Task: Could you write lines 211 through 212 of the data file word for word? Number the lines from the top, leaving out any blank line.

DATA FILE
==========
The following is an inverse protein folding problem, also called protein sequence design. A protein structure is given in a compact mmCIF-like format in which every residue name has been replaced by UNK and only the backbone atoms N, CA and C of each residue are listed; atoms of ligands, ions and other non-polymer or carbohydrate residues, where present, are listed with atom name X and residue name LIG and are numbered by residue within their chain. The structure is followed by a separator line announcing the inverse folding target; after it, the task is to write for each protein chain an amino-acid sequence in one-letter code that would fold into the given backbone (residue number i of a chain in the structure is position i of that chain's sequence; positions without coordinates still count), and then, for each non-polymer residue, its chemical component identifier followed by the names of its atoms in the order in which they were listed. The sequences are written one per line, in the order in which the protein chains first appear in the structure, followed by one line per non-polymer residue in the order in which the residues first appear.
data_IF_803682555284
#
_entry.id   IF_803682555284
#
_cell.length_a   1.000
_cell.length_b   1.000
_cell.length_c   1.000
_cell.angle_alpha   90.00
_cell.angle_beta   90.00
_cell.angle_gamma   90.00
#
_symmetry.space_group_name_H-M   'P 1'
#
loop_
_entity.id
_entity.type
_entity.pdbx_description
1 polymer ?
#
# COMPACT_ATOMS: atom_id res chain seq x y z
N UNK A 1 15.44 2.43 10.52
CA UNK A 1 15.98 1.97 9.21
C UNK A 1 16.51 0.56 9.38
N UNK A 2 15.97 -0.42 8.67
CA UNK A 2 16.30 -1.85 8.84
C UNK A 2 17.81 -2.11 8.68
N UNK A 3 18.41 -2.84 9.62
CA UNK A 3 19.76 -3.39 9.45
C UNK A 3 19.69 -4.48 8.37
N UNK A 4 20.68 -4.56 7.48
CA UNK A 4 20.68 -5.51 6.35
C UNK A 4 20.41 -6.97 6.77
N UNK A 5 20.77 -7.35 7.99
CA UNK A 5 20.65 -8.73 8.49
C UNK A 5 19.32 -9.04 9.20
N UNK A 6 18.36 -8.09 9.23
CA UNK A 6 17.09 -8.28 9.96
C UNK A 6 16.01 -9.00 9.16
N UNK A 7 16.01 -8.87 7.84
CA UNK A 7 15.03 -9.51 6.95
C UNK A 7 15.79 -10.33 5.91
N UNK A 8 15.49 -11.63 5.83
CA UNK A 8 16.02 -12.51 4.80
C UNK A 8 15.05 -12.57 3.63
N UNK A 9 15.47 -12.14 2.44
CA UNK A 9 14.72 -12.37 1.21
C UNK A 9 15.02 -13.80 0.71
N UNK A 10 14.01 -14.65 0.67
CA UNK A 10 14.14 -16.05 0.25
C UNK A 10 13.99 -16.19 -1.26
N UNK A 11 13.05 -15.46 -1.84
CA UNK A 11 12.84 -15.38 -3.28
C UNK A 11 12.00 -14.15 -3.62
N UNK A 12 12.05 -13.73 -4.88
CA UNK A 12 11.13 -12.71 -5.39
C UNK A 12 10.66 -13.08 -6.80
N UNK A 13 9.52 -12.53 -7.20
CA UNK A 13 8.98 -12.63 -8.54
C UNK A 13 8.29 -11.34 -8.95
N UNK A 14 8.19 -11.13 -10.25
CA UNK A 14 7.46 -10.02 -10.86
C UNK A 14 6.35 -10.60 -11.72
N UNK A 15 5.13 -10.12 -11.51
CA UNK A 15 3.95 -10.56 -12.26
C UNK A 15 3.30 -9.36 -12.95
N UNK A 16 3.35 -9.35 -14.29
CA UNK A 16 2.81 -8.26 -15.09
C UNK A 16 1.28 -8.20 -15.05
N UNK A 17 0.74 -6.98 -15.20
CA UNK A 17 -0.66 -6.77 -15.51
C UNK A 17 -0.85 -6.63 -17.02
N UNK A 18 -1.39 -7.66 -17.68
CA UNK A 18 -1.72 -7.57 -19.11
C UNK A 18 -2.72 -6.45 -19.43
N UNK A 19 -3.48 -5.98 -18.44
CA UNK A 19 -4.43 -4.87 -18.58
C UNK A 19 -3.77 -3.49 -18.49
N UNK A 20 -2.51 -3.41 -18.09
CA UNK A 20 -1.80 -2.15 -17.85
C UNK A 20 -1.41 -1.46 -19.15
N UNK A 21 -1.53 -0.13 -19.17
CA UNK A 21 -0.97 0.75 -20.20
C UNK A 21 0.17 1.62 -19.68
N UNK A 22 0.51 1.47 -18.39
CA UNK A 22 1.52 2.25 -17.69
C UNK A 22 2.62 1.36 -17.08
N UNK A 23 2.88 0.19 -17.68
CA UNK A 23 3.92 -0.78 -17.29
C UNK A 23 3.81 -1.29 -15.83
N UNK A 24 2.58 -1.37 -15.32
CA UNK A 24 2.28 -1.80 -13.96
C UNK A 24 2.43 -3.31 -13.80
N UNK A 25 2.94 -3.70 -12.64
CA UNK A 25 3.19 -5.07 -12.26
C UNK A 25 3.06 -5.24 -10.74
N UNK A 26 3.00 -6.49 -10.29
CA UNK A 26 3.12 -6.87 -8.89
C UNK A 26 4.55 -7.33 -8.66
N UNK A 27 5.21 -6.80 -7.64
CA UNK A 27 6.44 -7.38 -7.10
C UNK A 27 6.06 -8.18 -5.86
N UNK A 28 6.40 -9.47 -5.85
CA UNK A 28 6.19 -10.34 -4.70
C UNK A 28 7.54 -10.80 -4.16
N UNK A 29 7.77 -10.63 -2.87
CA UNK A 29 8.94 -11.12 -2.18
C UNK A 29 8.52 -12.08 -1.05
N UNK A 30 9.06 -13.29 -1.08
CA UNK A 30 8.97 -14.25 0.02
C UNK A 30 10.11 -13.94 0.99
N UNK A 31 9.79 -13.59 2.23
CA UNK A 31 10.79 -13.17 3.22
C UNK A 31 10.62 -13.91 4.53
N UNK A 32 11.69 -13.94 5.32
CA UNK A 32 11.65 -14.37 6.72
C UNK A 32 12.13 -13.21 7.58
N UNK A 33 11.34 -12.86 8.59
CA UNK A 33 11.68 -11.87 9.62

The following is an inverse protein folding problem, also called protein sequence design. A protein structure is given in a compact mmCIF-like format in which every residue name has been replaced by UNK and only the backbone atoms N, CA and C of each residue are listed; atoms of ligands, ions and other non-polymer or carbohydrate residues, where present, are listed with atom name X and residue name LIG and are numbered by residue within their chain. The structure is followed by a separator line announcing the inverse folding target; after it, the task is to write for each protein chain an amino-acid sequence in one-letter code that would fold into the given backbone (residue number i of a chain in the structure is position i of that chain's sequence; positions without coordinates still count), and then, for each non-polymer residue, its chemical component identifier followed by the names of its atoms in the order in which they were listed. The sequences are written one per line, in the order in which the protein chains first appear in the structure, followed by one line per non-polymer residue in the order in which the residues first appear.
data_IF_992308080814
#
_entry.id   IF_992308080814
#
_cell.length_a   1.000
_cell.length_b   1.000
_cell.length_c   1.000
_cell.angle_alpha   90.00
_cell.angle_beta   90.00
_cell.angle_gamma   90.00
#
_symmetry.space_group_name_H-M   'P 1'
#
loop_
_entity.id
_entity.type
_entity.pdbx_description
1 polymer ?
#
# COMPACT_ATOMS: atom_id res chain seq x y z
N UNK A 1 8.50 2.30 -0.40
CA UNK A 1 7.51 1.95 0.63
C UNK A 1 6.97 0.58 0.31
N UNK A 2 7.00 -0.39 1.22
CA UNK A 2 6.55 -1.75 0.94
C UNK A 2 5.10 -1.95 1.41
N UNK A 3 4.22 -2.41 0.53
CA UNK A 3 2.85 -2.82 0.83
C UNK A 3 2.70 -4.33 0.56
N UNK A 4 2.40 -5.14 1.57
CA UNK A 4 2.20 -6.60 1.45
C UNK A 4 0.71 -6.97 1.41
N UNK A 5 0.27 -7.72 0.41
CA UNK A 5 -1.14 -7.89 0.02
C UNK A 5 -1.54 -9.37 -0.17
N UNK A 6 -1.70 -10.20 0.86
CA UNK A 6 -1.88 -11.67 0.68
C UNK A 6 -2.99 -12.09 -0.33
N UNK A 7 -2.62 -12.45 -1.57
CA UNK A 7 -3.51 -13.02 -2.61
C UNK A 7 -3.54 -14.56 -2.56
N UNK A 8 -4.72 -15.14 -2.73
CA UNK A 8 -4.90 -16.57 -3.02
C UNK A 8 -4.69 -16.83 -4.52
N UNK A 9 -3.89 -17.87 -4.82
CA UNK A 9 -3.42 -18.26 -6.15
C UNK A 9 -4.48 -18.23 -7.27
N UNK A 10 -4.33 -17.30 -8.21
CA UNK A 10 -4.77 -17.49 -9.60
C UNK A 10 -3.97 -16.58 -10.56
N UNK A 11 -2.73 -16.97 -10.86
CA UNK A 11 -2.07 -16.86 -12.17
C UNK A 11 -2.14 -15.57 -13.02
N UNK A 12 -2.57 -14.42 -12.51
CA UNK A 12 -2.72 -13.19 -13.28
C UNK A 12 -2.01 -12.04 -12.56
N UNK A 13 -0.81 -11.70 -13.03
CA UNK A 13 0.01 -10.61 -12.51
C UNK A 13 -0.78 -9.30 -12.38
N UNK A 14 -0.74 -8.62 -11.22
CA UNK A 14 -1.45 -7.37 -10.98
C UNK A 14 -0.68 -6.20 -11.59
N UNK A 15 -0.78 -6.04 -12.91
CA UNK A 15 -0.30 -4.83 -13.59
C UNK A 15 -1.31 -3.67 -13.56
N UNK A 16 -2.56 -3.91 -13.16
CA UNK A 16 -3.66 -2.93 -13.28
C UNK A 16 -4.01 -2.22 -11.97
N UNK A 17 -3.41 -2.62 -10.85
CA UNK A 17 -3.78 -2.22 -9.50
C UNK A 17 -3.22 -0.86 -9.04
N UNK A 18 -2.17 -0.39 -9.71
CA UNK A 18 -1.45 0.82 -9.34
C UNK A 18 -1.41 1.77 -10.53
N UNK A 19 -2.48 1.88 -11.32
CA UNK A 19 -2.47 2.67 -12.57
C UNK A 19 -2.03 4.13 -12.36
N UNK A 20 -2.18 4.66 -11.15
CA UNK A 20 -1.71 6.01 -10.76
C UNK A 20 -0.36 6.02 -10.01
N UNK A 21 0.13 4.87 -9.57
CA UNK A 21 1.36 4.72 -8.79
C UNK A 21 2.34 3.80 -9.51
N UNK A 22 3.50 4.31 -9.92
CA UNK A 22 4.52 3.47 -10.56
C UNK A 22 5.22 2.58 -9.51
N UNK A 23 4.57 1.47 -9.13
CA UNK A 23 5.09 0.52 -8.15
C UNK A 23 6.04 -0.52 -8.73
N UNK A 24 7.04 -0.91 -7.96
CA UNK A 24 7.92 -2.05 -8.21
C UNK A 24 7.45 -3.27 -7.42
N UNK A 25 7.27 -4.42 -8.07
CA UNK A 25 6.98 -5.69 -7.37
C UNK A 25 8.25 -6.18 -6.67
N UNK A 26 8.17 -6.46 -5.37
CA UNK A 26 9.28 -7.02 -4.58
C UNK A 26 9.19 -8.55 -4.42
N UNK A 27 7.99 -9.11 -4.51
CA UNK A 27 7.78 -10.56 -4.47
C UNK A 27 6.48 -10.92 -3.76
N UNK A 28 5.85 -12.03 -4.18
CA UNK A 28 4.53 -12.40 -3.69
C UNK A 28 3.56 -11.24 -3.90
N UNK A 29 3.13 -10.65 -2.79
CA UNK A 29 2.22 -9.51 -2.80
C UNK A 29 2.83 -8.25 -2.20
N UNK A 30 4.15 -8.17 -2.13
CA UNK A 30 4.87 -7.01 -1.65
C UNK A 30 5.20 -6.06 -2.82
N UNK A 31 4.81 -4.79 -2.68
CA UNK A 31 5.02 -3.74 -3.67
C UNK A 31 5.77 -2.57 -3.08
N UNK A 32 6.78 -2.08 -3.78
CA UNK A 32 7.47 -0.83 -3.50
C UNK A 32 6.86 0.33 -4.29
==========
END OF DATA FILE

CA UNK A 24 7.92 -2.05 -8.21
C UNK A 24 7.45 -3.27 -7.42